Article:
She’s the daughter of one of the best-known duos on British television – Richard Madeley and Judy Finnigan – but you’d never know it.
Unlike some celebrity kids who’d think nothing of sponging off the back of their famous parents, Chloe Madeley, 28, has carved a successful career for herself as a personal trainer. And she’s got the abs – and a huge muscle-bound hunk on her arm – to prove it!
Just days after her England rugby player boyfriend James Haskell confessed he thinks she’s ‘The One’ and talks about marriage with her, Chloe speaks exclusively to Now about her enviable figure, love and having babies!
C’mon, how often are you asked when you’re settling down with James and having children?
[Laughs] I get why people ask that! We’ve been together a year and half, he’s 31 and I’m 28 and everyone around us is doing that.
Are you excited about the prospect of becoming a mum?
I’m so excited to be pregnant and eat cake for nine months! I love the science of the body and would love every second of it, and learning. You see all these super-fit women getting pregnant and I swear a week later they have abs! I’m like: ‘What the f**k!’ I’d love to put my body to that test. It doesn’t scare me at all.
Will you still be hitting the gym when you’ve got a baby bump?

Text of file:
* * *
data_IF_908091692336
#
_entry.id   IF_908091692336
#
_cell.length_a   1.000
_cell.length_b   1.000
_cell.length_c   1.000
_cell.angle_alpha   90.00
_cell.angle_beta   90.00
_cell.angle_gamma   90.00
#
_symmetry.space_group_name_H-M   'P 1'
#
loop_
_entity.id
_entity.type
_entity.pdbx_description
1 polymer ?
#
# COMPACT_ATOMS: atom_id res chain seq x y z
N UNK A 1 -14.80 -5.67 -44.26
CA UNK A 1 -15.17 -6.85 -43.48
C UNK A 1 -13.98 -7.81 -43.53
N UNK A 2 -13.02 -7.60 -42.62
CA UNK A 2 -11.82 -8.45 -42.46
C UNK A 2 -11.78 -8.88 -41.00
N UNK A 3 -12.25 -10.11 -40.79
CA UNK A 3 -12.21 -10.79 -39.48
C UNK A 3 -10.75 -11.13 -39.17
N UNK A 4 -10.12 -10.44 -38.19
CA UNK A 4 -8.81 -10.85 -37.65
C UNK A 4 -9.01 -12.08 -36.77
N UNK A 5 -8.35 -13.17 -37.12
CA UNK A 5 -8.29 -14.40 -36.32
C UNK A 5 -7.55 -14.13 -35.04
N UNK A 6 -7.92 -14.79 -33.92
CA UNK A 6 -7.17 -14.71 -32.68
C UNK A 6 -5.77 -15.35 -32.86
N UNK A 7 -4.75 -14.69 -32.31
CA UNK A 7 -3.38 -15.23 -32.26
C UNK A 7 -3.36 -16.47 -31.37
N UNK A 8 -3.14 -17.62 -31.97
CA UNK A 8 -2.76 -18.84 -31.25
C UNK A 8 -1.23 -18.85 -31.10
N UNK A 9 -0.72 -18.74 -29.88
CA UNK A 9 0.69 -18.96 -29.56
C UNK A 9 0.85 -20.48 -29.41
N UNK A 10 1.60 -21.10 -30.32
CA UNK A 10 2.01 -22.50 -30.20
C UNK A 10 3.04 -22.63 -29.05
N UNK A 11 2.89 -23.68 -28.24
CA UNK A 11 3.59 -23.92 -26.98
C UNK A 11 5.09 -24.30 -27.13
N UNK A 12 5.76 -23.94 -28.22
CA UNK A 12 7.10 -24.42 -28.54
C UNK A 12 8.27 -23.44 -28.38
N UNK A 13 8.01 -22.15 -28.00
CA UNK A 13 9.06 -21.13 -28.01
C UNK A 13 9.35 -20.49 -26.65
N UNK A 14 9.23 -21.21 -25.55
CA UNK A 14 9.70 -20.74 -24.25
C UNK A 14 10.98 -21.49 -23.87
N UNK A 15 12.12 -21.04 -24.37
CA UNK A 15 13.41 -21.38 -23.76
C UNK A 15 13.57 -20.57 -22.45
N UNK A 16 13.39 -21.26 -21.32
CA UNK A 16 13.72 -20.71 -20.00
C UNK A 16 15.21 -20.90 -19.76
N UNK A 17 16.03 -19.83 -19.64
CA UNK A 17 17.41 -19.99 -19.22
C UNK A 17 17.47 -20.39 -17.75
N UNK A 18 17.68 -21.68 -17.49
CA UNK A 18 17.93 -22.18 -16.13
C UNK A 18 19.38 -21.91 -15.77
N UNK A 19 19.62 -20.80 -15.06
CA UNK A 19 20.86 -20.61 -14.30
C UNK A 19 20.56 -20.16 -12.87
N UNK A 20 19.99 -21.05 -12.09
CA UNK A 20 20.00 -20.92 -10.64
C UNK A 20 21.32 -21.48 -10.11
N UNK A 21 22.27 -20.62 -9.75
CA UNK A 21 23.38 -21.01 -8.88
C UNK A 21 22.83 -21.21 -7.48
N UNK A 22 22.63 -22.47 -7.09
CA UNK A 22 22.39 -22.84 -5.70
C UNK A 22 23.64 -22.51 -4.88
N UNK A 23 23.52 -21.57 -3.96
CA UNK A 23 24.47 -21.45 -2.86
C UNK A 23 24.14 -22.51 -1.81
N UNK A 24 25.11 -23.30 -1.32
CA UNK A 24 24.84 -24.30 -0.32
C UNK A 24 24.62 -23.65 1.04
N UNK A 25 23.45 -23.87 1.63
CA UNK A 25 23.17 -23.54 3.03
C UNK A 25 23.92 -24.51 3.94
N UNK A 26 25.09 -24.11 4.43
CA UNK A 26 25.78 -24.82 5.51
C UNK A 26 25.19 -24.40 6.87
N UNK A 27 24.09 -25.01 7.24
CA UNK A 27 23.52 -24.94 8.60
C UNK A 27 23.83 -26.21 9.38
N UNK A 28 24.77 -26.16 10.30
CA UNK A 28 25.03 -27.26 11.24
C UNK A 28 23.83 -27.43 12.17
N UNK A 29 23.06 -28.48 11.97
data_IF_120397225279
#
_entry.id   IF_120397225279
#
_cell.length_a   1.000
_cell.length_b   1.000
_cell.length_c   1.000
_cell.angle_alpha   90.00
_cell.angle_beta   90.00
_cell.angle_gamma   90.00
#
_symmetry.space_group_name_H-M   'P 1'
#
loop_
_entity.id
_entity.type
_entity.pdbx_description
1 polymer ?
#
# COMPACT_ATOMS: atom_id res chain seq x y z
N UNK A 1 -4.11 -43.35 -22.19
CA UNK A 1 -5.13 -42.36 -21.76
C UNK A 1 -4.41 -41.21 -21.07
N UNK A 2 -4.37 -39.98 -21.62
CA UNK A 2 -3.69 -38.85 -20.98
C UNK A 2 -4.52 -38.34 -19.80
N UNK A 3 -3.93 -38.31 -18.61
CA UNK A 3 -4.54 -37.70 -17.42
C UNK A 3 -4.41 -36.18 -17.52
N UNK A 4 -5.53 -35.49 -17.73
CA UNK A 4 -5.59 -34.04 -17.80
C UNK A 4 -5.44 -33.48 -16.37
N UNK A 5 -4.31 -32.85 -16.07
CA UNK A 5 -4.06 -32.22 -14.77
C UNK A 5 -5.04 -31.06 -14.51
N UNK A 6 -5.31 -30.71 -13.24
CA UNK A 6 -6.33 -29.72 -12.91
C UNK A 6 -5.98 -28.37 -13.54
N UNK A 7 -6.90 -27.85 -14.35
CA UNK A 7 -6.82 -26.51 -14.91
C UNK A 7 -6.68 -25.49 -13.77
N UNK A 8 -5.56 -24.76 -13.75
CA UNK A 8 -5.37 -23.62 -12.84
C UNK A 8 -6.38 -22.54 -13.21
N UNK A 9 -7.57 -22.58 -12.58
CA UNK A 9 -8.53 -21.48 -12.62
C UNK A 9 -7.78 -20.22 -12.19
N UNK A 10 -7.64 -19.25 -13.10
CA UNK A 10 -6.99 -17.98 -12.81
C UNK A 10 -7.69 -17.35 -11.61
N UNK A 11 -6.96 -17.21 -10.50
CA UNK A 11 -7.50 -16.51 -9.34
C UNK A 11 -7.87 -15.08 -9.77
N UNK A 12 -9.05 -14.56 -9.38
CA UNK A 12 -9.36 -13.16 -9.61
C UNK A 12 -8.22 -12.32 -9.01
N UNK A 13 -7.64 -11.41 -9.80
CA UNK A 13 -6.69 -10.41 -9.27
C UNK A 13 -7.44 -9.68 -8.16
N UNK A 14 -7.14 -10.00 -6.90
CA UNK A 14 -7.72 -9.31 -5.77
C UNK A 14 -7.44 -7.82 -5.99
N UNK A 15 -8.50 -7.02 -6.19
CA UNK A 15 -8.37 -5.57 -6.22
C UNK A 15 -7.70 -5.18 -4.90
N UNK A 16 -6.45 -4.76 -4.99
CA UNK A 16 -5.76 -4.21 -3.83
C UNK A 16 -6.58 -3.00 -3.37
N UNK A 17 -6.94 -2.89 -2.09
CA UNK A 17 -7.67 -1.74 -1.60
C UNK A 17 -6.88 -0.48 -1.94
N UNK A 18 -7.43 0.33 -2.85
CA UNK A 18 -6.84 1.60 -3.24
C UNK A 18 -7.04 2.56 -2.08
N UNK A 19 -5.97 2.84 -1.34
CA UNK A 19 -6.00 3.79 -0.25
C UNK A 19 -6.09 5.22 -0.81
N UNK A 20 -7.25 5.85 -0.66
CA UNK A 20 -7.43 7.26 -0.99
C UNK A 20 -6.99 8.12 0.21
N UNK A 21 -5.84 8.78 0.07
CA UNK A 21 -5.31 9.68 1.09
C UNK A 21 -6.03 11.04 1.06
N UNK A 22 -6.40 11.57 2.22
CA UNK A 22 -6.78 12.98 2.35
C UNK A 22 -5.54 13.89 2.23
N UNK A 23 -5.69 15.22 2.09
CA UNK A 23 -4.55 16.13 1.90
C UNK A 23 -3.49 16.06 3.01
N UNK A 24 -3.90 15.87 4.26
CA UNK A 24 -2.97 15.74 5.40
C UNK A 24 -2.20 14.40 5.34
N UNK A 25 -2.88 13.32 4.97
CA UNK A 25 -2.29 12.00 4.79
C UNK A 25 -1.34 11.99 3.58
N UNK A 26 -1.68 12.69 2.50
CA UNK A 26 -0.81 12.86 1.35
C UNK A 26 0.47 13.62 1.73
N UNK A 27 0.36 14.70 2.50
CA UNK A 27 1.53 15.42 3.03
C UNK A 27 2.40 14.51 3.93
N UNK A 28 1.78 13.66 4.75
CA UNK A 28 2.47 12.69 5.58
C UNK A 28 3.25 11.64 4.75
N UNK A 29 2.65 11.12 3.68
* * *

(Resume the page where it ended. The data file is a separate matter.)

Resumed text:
Yes, of course! The rule when training while you’re pregnant is it’s all about maintenance. If you could already squat 80kg then you can carry on doing that until your last trimester.
Do you think this will happen anytime soon?
We like to do everything differently! He’s 31, a professional rugby player and not married for a reason. That’s his life.
Does James prioritise his job over you?
Oh yes, over everything! And so he should. It’s a temporary career and he can’t be bashing into people for the rest of his life – that would never work. James’s work comes first and that’s perfect for me. I’m busy with my career too right now and I’m not ready to jump off and have some twins yet – which would happen because they run in my family.
Blimey. How did you meet?
James stalked me online for a few months! Then he got my number off a mutual friend and wouldn’t stop calling me. Finally when I spoke to him – he lied and said he was desperate for me to try his supplements. I was like: ‘Ooh, free supplements!’ Then we met and the rest is history.
Aww. That’s different to the other online messages you’ve been receiving lately…
Social media is a wonderful thing in many ways – but the door it’s opened to hatred and discrimination is vile. It makes me so angry that anybody out there is attacking anybody for the way they look: fat, thin, muscley, black, white, male, female. I don’t like it.
Why do you think people send you hate and say there’s nothing ‘feminine’ about you?
Some people just genuinely hate muscley women, which is fine. But they don’t have to follow me, let alone tell me. And I think that some people just see me as my parents’ daughter. They can’t get their head around the fact I have a job and work every day.
It must be hard reading such negative comments about yourself all the time?